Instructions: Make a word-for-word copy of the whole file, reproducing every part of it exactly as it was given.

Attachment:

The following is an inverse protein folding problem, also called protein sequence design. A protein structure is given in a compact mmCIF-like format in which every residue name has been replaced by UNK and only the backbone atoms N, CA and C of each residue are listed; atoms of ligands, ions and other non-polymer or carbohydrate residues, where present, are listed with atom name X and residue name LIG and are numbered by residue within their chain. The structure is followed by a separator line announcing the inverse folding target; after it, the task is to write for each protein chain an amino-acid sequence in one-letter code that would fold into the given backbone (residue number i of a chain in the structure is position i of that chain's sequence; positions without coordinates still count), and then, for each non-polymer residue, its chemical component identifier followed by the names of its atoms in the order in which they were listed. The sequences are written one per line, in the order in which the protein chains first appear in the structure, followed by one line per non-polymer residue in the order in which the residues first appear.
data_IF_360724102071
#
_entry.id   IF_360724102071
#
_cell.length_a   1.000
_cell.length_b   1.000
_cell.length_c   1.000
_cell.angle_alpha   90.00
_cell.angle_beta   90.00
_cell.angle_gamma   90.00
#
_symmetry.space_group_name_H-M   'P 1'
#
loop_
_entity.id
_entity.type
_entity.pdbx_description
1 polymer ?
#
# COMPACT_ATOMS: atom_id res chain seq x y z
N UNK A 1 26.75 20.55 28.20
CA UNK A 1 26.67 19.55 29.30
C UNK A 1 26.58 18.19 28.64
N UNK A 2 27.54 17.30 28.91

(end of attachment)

The following is an inverse protein folding problem, also called protein sequence design. A protein structure is given in a compact mmCIF-like format in which every residue name has been replaced by UNK and only the backbone atoms N, CA and C of each residue are listed; atoms of ligands, ions and other non-polymer or carbohydrate residues, where present, are listed with atom name X and residue name LIG and are numbered by residue within their chain. The structure is followed by a separator line announcing the inverse folding target; after it, the task is to write for each protein chain an amino-acid sequence in one-letter code that would fold into the given backbone (residue number i of a chain in the structure is position i of that chain's sequence; positions without coordinates still count), and then, for each non-polymer residue, its chemical component identifier followed by the names of its atoms in the order in which they were listed. The sequences are written one per line, in the order in which the protein chains first appear in the structure, followed by one line per non-polymer residue in the order in which the residues first appear.
data_IF_360724102071
#
_entry.id   IF_360724102071
#
_cell.length_a   1.000
_cell.length_b   1.000
_cell.length_c   1.000
_cell.angle_alpha   90.00
_cell.angle_beta   90.00
_cell.angle_gamma   90.00
#
_symmetry.space_group_name_H-M   'P 1'
#
loop_
_entity.id
_entity.type
_entity.pdbx_description
1 polymer ?
#
# COMPACT_ATOMS: atom_id res chain seq x y z
N UNK A 1 26.75 20.55 28.20
CA UNK A 1 26.67 19.55 29.30
C UNK A 1 26.58 18.19 28.64
N UNK A 2 27.54 17.30 28.91